CFP China Media Research Special Sections

Publication OpportunitiesChina Media Research has issued two calls for submissions to two special sections. Deadline: October 15, 2018.

1. Communication and Wellbeing in a Multicultural Society. In an increasingly globalized world that brings members of diverse backgrounds into contact with each other in various relational, organizational, health, and mediated contexts, conflicts, tensions, and stress inevitably compromise the quality of life. Although mental illness has been a major public health threat in many countries, there have been low levels of mental health literacy, e.g., in China, that contributed to lack of support at interpersonal, institutional, and societal levels. This special section aims to explore how communication scholarship contributes to our understanding of psychological, socio-cultural, organizational, occupational, technological, or generational factors that impede or enhance our wellbeing, whether individually or as a group.

2. Paradoxes as Sources of Creative Tensions. Scholars are increasingly adopting a paradox lens as a new way of approaching the growing complexity of the “messy, apparently unexplainable, and often seemingly irrational contemporary world” (Smith, Erez, Jarvenpaa, Lewis, & Tracey, 2017, p. 304). Paradoxes have been acknowledged as a source of creative tensions and energy that can support learning, change and development. Notwithstanding the potential of a paradox lens to inform the increasingly equivocal reality, paradox research remains confined to organizational behavior and strategic management, while its application in other fields of research remains limited at best.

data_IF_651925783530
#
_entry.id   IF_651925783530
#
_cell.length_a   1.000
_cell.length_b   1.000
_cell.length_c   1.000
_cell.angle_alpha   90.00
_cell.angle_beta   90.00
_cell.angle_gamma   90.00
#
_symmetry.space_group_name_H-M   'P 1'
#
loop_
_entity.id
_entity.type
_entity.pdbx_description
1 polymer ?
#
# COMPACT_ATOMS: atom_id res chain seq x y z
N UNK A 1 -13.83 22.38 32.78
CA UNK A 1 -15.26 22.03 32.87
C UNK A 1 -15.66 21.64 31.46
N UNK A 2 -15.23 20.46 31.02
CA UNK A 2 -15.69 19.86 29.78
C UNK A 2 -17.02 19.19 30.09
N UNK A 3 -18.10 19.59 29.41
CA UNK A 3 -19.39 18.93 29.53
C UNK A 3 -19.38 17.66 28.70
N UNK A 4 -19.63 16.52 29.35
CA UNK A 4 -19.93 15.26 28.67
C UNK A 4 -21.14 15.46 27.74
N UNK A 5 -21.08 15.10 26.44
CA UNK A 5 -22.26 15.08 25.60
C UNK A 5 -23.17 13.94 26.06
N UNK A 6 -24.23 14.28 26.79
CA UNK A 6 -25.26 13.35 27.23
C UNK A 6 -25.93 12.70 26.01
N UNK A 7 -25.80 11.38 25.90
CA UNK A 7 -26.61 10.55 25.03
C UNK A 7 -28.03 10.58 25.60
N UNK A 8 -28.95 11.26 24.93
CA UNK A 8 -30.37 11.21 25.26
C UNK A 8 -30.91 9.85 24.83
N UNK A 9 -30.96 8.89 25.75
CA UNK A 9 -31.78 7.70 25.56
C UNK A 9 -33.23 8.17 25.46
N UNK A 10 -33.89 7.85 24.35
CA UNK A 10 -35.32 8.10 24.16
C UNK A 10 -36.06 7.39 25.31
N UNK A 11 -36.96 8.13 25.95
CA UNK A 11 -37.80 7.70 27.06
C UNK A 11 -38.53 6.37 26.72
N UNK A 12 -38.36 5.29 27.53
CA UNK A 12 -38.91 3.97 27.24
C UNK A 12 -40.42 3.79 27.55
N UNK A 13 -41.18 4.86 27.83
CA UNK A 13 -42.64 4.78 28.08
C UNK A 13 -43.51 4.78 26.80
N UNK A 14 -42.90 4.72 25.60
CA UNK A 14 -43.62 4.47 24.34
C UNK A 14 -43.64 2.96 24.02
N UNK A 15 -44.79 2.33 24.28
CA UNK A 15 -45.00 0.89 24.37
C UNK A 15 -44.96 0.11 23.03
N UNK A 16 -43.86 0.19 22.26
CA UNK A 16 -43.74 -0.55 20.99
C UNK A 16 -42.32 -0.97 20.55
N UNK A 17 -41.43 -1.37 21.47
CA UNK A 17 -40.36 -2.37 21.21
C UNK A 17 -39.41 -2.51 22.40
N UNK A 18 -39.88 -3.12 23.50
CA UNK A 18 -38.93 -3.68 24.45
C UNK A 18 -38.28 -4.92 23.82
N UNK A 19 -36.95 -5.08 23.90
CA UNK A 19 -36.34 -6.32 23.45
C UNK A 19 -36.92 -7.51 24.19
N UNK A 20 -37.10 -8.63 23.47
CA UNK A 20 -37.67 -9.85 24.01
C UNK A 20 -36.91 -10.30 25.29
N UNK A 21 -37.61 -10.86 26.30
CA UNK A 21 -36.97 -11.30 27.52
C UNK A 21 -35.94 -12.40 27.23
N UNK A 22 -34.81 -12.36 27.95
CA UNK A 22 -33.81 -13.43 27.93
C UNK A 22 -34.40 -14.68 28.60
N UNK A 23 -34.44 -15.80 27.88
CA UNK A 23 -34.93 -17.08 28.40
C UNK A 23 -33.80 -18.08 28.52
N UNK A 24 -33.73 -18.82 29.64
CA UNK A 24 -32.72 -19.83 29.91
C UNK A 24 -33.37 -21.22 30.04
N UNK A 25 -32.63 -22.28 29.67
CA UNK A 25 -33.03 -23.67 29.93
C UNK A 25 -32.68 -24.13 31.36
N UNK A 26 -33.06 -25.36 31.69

CFP Communication & Wellbeing in a Multicultural Society

Publication OpportunitiesCall for Submissions: Special section of the journal China Media Research, Communication and Wellbeing in a Multicultural Society. Deadline: October 15, 2018.

This special section of China Media Research invites scholars from different disciplines to submit manuscripts on the theme of “Communication and Wellbeing in a Multicultural Society.” In an increasingly globalized world that brings members of diverse backgrounds into contact with each other in various relational, organizational, health, and mediated contexts, conflicts, tensions, and stress inevitably compromise the quality of life. Although mental illness has been a major public health threat in many countries, there have been low levels of mental health literacy, e.g., in China, that contributed to lack of support at interpersonal, institutional, and societal levels. This special section aims to explore how communication scholarship contributes to our understanding of psychological, socio-cultural, organizational, occupational, technological, or generational factors that impede or enhance our wellbeing, whether individually or as a group.

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